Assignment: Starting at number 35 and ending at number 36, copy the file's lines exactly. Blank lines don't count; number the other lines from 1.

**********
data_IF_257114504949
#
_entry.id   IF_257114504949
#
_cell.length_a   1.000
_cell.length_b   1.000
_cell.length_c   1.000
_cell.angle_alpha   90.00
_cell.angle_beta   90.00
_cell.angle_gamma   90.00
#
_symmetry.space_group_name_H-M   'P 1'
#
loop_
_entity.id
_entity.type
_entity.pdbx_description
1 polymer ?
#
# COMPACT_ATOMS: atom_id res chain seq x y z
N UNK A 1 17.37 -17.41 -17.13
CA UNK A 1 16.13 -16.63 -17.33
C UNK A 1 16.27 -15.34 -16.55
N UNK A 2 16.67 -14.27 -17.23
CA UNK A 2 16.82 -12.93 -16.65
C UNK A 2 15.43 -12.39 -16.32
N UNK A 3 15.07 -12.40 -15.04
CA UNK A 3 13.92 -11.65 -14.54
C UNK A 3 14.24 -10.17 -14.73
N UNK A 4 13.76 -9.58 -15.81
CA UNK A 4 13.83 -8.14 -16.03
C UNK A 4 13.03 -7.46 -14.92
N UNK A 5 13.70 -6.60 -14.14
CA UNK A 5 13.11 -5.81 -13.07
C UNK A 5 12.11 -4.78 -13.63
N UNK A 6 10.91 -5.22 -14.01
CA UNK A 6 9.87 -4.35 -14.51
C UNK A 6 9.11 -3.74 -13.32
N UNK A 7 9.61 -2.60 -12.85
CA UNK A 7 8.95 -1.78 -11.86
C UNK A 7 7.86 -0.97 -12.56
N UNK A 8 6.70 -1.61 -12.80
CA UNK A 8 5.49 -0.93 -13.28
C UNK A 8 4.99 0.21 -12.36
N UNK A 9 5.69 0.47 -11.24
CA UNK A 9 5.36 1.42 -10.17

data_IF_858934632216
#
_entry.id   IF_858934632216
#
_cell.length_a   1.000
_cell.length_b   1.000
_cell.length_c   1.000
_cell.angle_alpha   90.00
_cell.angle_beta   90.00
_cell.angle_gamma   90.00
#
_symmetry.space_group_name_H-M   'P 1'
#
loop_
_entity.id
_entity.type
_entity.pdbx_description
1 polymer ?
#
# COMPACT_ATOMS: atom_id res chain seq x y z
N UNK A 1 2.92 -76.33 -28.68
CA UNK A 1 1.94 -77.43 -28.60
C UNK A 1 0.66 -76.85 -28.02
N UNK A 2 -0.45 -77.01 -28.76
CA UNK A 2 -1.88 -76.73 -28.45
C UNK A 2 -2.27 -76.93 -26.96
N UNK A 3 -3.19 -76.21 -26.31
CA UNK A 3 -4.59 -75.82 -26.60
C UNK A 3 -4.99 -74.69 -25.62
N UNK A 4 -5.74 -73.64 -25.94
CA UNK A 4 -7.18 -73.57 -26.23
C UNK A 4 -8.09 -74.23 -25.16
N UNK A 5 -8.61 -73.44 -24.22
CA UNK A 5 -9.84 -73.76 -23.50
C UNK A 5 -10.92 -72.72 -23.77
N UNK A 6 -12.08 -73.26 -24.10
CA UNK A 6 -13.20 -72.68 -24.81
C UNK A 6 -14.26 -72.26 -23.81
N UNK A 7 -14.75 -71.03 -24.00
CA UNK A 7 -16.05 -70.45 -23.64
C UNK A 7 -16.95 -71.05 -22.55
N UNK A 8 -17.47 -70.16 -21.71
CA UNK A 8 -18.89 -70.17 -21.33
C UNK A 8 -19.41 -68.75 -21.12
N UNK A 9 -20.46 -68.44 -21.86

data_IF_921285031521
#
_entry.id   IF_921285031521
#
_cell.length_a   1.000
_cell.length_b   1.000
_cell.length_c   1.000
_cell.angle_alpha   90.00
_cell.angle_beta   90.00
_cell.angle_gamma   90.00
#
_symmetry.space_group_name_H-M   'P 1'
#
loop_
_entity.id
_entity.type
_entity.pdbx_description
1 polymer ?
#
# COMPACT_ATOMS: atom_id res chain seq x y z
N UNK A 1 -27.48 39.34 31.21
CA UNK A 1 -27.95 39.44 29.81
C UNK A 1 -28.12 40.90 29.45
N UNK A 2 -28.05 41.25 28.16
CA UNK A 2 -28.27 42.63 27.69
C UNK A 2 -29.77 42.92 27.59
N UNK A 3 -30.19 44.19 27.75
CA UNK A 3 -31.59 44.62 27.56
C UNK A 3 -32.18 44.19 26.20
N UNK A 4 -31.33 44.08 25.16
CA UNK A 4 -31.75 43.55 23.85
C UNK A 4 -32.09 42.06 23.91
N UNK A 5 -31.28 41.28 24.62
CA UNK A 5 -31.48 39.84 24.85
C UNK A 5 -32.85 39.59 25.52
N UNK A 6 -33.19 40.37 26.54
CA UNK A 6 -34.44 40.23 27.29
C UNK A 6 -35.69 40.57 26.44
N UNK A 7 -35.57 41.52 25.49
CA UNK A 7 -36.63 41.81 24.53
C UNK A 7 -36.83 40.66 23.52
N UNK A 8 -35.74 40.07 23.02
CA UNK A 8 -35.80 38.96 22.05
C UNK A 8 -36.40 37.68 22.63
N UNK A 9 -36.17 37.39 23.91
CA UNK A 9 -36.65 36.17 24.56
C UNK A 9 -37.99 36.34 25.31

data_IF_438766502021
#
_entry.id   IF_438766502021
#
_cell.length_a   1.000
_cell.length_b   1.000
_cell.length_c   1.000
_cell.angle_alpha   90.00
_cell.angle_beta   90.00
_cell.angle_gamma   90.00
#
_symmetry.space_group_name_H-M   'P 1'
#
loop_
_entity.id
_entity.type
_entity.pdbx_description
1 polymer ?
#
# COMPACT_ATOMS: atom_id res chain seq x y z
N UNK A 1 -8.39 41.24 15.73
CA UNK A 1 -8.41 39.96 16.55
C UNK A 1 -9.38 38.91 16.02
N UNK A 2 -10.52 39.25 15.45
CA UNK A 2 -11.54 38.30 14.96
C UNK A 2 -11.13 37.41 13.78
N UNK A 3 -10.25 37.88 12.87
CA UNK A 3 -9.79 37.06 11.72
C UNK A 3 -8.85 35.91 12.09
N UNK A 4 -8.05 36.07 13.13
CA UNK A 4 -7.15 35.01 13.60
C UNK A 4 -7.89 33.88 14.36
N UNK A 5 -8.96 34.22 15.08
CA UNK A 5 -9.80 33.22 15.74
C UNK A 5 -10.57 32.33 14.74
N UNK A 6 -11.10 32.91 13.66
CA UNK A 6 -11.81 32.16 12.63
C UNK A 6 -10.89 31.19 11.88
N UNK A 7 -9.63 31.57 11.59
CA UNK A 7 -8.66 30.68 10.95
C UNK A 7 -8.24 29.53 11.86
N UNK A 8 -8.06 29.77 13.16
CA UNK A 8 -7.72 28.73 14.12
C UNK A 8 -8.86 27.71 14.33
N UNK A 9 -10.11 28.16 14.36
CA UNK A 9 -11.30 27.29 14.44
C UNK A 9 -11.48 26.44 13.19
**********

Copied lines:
C UNK A 5 12.11 -4.78 -13.63
N UNK A 6 10.91 -5.22 -14.01